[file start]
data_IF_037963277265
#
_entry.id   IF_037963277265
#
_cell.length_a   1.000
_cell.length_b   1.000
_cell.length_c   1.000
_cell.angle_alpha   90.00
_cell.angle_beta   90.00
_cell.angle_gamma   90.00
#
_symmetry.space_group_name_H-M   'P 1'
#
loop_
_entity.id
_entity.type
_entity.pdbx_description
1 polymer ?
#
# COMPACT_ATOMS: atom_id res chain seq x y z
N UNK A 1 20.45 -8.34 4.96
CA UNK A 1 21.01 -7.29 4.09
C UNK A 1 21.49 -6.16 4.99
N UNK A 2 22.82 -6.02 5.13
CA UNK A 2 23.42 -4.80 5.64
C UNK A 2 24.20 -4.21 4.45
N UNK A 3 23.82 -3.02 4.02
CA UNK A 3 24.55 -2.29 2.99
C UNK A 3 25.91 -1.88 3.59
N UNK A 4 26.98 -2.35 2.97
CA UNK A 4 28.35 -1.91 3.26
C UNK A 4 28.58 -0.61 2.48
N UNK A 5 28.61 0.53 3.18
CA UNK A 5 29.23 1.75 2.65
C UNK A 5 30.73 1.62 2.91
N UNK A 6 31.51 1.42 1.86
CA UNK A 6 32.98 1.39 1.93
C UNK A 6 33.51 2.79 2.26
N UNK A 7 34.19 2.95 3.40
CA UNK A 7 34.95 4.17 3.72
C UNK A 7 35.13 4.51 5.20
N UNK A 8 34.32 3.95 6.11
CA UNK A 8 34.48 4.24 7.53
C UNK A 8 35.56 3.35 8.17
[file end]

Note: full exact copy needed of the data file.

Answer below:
data_IF_037963277265
#
_entry.id   IF_037963277265
#
_cell.length_a   1.000
_cell.length_b   1.000
_cell.length_c   1.000
_cell.angle_alpha   90.00
_cell.angle_beta   90.00
_cell.angle_gamma   90.00
#
_symmetry.space_group_name_H-M   'P 1'
#
loop_
_entity.id
_entity.type
_entity.pdbx_description
1 polymer ?
#
# COMPACT_ATOMS: atom_id res chain seq x y z
N UNK A 1 20.45 -8.34 4.96
CA UNK A 1 21.01 -7.29 4.09
C UNK A 1 21.49 -6.16 4.99
N UNK A 2 22.82 -6.02 5.13
CA UNK A 2 23.42 -4.80 5.64
C UNK A 2 24.20 -4.21 4.45
N UNK A 3 23.82 -3.02 4.02
CA UNK A 3 24.55 -2.29 2.99
C UNK A 3 25.91 -1.88 3.59
N UNK A 4 26.98 -2.35 2.97
CA UNK A 4 28.35 -1.91 3.26
C UNK A 4 28.58 -0.61 2.48
N UNK A 5 28.61 0.53 3.18
CA UNK A 5 29.23 1.75 2.65
C UNK A 5 30.73 1.62 2.91
N UNK A 6 31.51 1.42 1.86
CA UNK A 6 32.98 1.39 1.93
C UNK A 6 33.51 2.79 2.26
N UNK A 7 34.19 2.95 3.40
CA UNK A 7 34.95 4.17 3.72
C UNK A 7 35.13 4.51 5.20
N UNK A 8 34.32 3.95 6.11
CA UNK A 8 34.48 4.24 7.53
C UNK A 8 35.56 3.35 8.17